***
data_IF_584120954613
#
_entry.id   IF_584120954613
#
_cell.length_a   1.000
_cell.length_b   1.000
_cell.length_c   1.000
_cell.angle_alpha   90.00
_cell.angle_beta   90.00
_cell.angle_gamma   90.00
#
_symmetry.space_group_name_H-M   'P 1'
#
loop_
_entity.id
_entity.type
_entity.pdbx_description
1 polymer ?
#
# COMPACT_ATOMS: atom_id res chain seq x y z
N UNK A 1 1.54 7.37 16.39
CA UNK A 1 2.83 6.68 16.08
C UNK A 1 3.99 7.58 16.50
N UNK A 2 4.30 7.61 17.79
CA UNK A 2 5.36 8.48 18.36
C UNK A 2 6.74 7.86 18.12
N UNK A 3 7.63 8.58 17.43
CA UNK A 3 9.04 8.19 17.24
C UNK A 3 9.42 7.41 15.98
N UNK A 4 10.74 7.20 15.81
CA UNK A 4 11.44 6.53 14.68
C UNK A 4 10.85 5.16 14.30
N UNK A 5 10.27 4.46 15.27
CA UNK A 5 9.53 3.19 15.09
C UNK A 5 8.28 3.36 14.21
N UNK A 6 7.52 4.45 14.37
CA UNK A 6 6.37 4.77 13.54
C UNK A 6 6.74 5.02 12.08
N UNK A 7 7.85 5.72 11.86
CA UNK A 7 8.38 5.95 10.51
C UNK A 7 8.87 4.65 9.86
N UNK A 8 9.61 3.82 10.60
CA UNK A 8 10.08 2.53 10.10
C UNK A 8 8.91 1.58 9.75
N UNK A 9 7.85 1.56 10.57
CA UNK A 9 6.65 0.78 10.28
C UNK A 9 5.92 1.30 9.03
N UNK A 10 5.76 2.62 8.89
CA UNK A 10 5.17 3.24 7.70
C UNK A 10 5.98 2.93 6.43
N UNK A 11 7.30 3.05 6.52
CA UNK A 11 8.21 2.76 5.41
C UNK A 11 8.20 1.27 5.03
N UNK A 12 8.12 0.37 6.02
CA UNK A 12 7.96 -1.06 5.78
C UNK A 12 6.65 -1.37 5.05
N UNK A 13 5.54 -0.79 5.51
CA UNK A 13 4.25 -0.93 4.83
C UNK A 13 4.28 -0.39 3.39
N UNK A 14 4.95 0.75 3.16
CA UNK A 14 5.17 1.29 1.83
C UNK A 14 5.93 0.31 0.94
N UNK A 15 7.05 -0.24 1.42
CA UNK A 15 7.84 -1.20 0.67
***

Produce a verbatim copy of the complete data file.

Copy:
data_IF_584120954613
#
_entry.id   IF_584120954613
#
_cell.length_a   1.000
_cell.length_b   1.000
_cell.length_c   1.000
_cell.angle_alpha   90.00
_cell.angle_beta   90.00
_cell.angle_gamma   90.00
#
_symmetry.space_group_name_H-M   'P 1'
#
loop_
_entity.id
_entity.type
_entity.pdbx_description
1 polymer ?
#
# COMPACT_ATOMS: atom_id res chain seq x y z
N UNK A 1 1.54 7.37 16.39
CA UNK A 1 2.83 6.68 16.08
C UNK A 1 3.99 7.58 16.50
N UNK A 2 4.30 7.61 17.79
CA UNK A 2 5.36 8.48 18.36
C UNK A 2 6.74 7.86 18.12
N UNK A 3 7.63 8.58 17.43
CA UNK A 3 9.04 8.19 17.24
C UNK A 3 9.42 7.41 15.98
N UNK A 4 10.74 7.20 15.81
CA UNK A 4 11.44 6.53 14.68
C UNK A 4 10.85 5.16 14.30
N UNK A 5 10.27 4.46 15.27
CA UNK A 5 9.53 3.19 15.09
C UNK A 5 8.28 3.36 14.21
N UNK A 6 7.52 4.45 14.37
CA UNK A 6 6.37 4.77 13.54
C UNK A 6 6.74 5.02 12.08
N UNK A 7 7.85 5.72 11.86
CA UNK A 7 8.38 5.95 10.51
C UNK A 7 8.87 4.65 9.86
N UNK A 8 9.61 3.82 10.60
CA UNK A 8 10.08 2.53 10.10
C UNK A 8 8.91 1.58 9.75
N UNK A 9 7.85 1.56 10.57
CA UNK A 9 6.65 0.78 10.28
C UNK A 9 5.92 1.30 9.03
N UNK A 10 5.76 2.62 8.89
CA UNK A 10 5.17 3.24 7.70
C UNK A 10 5.98 2.93 6.43
N UNK A 11 7.30 3.05 6.52
CA UNK A 11 8.21 2.76 5.41
C UNK A 11 8.20 1.27 5.03
N UNK A 12 8.12 0.37 6.02
CA UNK A 12 7.96 -1.06 5.78
C UNK A 12 6.65 -1.37 5.05
N UNK A 13 5.54 -0.79 5.51
CA UNK A 13 4.25 -0.93 4.83
C UNK A 13 4.28 -0.39 3.39
N UNK A 14 4.95 0.75 3.16
CA UNK A 14 5.17 1.29 1.83
C UNK A 14 5.93 0.31 0.94
N UNK A 15 7.05 -0.24 1.42
CA UNK A 15 7.84 -1.20 0.67